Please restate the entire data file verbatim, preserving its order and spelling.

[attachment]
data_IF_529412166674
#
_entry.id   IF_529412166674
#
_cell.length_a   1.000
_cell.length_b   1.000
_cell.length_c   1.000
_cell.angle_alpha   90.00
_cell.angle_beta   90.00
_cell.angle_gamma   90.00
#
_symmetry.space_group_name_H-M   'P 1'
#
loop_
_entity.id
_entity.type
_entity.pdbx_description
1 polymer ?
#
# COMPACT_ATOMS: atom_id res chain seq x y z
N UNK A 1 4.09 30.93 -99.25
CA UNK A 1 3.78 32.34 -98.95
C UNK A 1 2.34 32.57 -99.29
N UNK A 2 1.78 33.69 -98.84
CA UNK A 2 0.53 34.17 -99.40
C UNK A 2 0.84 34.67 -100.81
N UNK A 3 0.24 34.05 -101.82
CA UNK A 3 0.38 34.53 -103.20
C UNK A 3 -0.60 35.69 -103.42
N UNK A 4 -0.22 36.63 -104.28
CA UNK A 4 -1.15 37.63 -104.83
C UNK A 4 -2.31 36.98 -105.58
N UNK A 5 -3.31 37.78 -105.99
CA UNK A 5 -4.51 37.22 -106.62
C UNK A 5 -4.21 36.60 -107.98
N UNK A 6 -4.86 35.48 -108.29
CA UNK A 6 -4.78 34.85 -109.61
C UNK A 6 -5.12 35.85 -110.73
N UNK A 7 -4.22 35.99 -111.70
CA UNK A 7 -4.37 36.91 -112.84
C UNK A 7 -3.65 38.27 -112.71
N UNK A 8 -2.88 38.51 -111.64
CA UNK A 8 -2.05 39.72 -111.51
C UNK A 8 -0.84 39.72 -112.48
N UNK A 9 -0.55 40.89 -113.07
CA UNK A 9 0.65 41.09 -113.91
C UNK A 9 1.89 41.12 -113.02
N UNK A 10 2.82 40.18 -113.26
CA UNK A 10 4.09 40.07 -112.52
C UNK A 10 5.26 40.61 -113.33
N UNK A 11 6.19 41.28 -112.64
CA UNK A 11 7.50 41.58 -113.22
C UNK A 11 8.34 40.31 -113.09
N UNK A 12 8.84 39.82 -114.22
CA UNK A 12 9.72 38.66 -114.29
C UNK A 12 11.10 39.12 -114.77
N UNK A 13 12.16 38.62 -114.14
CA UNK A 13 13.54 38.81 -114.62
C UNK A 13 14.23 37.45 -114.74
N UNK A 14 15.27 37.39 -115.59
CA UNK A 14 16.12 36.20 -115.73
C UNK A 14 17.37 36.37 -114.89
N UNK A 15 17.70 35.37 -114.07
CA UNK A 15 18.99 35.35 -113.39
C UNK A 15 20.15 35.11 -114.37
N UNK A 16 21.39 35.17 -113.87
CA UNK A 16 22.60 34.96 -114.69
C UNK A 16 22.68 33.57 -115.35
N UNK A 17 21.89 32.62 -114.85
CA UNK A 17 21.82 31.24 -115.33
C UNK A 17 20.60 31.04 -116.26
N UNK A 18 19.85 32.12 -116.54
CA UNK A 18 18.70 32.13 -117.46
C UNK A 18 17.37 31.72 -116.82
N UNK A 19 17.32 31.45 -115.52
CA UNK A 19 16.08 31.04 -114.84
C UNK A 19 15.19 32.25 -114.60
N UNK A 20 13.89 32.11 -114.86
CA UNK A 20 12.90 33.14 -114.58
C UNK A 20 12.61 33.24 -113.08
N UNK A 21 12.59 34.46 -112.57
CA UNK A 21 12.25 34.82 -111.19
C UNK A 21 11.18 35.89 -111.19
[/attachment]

data_IF_529412166674
#
_entry.id   IF_529412166674
#
_cell.length_a   1.000
_cell.length_b   1.000
_cell.length_c   1.000
_cell.angle_alpha   90.00
_cell.angle_beta   90.00
_cell.angle_gamma   90.00
#
_symmetry.space_group_name_H-M   'P 1'
#
loop_
_entity.id
_entity.type
_entity.pdbx_description
1 polymer ?
#
# COMPACT_ATOMS: atom_id res chain seq x y z
N UNK A 1 4.09 30.93 -99.25
CA UNK A 1 3.78 32.34 -98.95
C UNK A 1 2.34 32.57 -99.29
N UNK A 2 1.78 33.69 -98.84
CA UNK A 2 0.53 34.17 -99.40
C UNK A 2 0.84 34.67 -100.81
N UNK A 3 0.24 34.05 -101.82
CA UNK A 3 0.38 34.53 -103.20
C UNK A 3 -0.60 35.69 -103.42
N UNK A 4 -0.22 36.63 -104.28
CA UNK A 4 -1.15 37.63 -104.83
C UNK A 4 -2.31 36.98 -105.58
N UNK A 5 -3.31 37.78 -105.99
CA UNK A 5 -4.51 37.22 -106.62
C UNK A 5 -4.21 36.60 -107.98
N UNK A 6 -4.86 35.48 -108.29
CA UNK A 6 -4.78 34.85 -109.61
C UNK A 6 -5.12 35.85 -110.73
N UNK A 7 -4.22 35.99 -111.70
CA UNK A 7 -4.37 36.91 -112.84
C UNK A 7 -3.65 38.27 -112.71
N UNK A 8 -2.88 38.51 -111.64
CA UNK A 8 -2.05 39.72 -111.51
C UNK A 8 -0.84 39.72 -112.48
N UNK A 9 -0.55 40.89 -113.07
CA UNK A 9 0.65 41.09 -113.91
C UNK A 9 1.89 41.12 -113.02
N UNK A 10 2.82 40.18 -113.26
CA UNK A 10 4.09 40.07 -112.52
C UNK A 10 5.26 40.61 -113.33
N UNK A 11 6.19 41.28 -112.64
CA UNK A 11 7.50 41.58 -113.22
C UNK A 11 8.34 40.31 -113.09
N UNK A 12 8.84 39.82 -114.22
CA UNK A 12 9.72 38.66 -114.29
C UNK A 12 11.10 39.12 -114.77
N UNK A 13 12.16 38.62 -114.14
CA UNK A 13 13.54 38.81 -114.62
C UNK A 13 14.23 37.45 -114.74
N UNK A 14 15.27 37.39 -115.59
CA UNK A 14 16.12 36.20 -115.73
C UNK A 14 17.37 36.37 -114.89
N UNK A 15 17.70 35.37 -114.07
CA UNK A 15 18.99 35.35 -113.39
C UNK A 15 20.15 35.11 -114.37
N UNK A 16 21.39 35.17 -113.87
CA UNK A 16 22.60 34.96 -114.69
C UNK A 16 22.68 33.57 -115.35
N UNK A 17 21.89 32.62 -114.85
CA UNK A 17 21.82 31.24 -115.33
C UNK A 17 20.60 31.04 -116.26
N UNK A 18 19.85 32.12 -116.54
CA UNK A 18 18.70 32.13 -117.46
C UNK A 18 17.37 31.72 -116.82
N UNK A 19 17.32 31.45 -115.52
CA UNK A 19 16.08 31.04 -114.84
C UNK A 19 15.19 32.25 -114.60
N UNK A 20 13.89 32.11 -114.86
CA UNK A 20 12.90 33.14 -114.58
C UNK A 20 12.61 33.24 -113.08
N UNK A 21 12.59 34.46 -112.57
CA UNK A 21 12.25 34.82 -111.19
C UNK A 21 11.18 35.89 -111.19